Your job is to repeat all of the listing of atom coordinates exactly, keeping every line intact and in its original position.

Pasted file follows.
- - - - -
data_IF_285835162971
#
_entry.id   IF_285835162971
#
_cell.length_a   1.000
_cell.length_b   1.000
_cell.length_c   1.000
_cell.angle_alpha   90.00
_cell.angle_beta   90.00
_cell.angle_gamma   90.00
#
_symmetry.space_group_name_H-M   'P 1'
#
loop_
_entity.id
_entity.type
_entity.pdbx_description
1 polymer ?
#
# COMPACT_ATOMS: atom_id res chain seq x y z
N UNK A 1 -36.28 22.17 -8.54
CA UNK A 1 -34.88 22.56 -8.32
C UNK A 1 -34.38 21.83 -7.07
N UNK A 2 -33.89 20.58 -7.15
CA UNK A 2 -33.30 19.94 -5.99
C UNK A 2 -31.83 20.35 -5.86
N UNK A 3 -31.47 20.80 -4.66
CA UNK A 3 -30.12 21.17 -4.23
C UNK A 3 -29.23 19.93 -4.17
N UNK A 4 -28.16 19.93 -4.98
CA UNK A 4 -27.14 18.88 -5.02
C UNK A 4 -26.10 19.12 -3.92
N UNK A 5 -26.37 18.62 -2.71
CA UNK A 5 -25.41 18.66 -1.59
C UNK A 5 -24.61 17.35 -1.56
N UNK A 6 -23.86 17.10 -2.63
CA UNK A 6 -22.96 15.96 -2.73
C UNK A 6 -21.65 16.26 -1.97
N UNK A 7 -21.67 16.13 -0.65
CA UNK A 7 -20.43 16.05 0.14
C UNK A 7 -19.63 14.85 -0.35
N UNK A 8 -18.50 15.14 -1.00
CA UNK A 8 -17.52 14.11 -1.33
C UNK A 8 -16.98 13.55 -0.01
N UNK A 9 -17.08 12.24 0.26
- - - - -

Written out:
data_IF_285835162971
#
_entry.id   IF_285835162971
#
_cell.length_a   1.000
_cell.length_b   1.000
_cell.length_c   1.000
_cell.angle_alpha   90.00
_cell.angle_beta   90.00
_cell.angle_gamma   90.00
#
_symmetry.space_group_name_H-M   'P 1'
#
loop_
_entity.id
_entity.type
_entity.pdbx_description
1 polymer ?
#
# COMPACT_ATOMS: atom_id res chain seq x y z
N UNK A 1 -36.28 22.17 -8.54
CA UNK A 1 -34.88 22.56 -8.32
C UNK A 1 -34.38 21.83 -7.07
N UNK A 2 -33.89 20.58 -7.15
CA UNK A 2 -33.30 19.94 -5.99
C UNK A 2 -31.83 20.35 -5.86
N UNK A 3 -31.47 20.80 -4.66
CA UNK A 3 -30.12 21.17 -4.23
C UNK A 3 -29.23 19.93 -4.17
N UNK A 4 -28.16 19.93 -4.98
CA UNK A 4 -27.14 18.88 -5.02
C UNK A 4 -26.10 19.12 -3.92
N UNK A 5 -26.37 18.62 -2.71
CA UNK A 5 -25.41 18.66 -1.59
C UNK A 5 -24.61 17.35 -1.56
N UNK A 6 -23.86 17.10 -2.63
CA UNK A 6 -22.96 15.96 -2.73
C UNK A 6 -21.65 16.26 -1.97
N UNK A 7 -21.67 16.13 -0.65
CA UNK A 7 -20.43 16.05 0.14
C UNK A 7 -19.63 14.85 -0.35
N UNK A 8 -18.50 15.14 -1.00
CA UNK A 8 -17.52 14.11 -1.33
C UNK A 8 -16.98 13.55 -0.01
N UNK A 9 -17.08 12.24 0.26